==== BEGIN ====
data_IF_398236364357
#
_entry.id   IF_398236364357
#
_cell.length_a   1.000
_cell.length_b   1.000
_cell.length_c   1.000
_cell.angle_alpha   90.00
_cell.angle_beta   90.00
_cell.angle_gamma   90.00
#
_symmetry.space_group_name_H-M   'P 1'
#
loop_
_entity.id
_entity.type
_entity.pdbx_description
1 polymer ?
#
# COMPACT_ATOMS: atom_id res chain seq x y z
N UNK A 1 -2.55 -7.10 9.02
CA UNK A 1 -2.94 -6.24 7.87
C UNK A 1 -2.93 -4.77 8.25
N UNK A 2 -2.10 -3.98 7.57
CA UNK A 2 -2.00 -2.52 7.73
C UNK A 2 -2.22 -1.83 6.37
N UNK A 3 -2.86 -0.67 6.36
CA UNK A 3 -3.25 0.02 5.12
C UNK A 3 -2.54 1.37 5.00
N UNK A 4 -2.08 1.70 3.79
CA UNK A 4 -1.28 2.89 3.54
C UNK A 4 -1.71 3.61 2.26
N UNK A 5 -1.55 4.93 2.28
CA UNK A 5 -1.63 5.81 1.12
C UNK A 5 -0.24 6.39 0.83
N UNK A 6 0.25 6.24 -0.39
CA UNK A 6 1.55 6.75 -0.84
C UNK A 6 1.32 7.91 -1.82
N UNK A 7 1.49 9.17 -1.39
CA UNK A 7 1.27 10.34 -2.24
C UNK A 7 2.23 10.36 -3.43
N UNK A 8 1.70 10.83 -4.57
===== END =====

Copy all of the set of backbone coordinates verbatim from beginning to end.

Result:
data_IF_398236364357
#
_entry.id   IF_398236364357
#
_cell.length_a   1.000
_cell.length_b   1.000
_cell.length_c   1.000
_cell.angle_alpha   90.00
_cell.angle_beta   90.00
_cell.angle_gamma   90.00
#
_symmetry.space_group_name_H-M   'P 1'
#
loop_
_entity.id
_entity.type
_entity.pdbx_description
1 polymer ?
#
# COMPACT_ATOMS: atom_id res chain seq x y z
N UNK A 1 -2.55 -7.10 9.02
CA UNK A 1 -2.94 -6.24 7.87
C UNK A 1 -2.93 -4.77 8.25
N UNK A 2 -2.10 -3.98 7.57
CA UNK A 2 -2.00 -2.52 7.73
C UNK A 2 -2.22 -1.83 6.37
N UNK A 3 -2.86 -0.67 6.36
CA UNK A 3 -3.25 0.02 5.12
C UNK A 3 -2.54 1.37 5.00
N UNK A 4 -2.08 1.70 3.79
CA UNK A 4 -1.28 2.89 3.54
C UNK A 4 -1.71 3.61 2.26
N UNK A 5 -1.55 4.93 2.28
CA UNK A 5 -1.63 5.81 1.12
C UNK A 5 -0.24 6.39 0.83
N UNK A 6 0.25 6.24 -0.39
CA UNK A 6 1.55 6.75 -0.84
C UNK A 6 1.32 7.91 -1.82
N UNK A 7 1.49 9.17 -1.39
CA UNK A 7 1.27 10.34 -2.24
C UNK A 7 2.23 10.36 -3.43
N UNK A 8 1.70 10.83 -4.57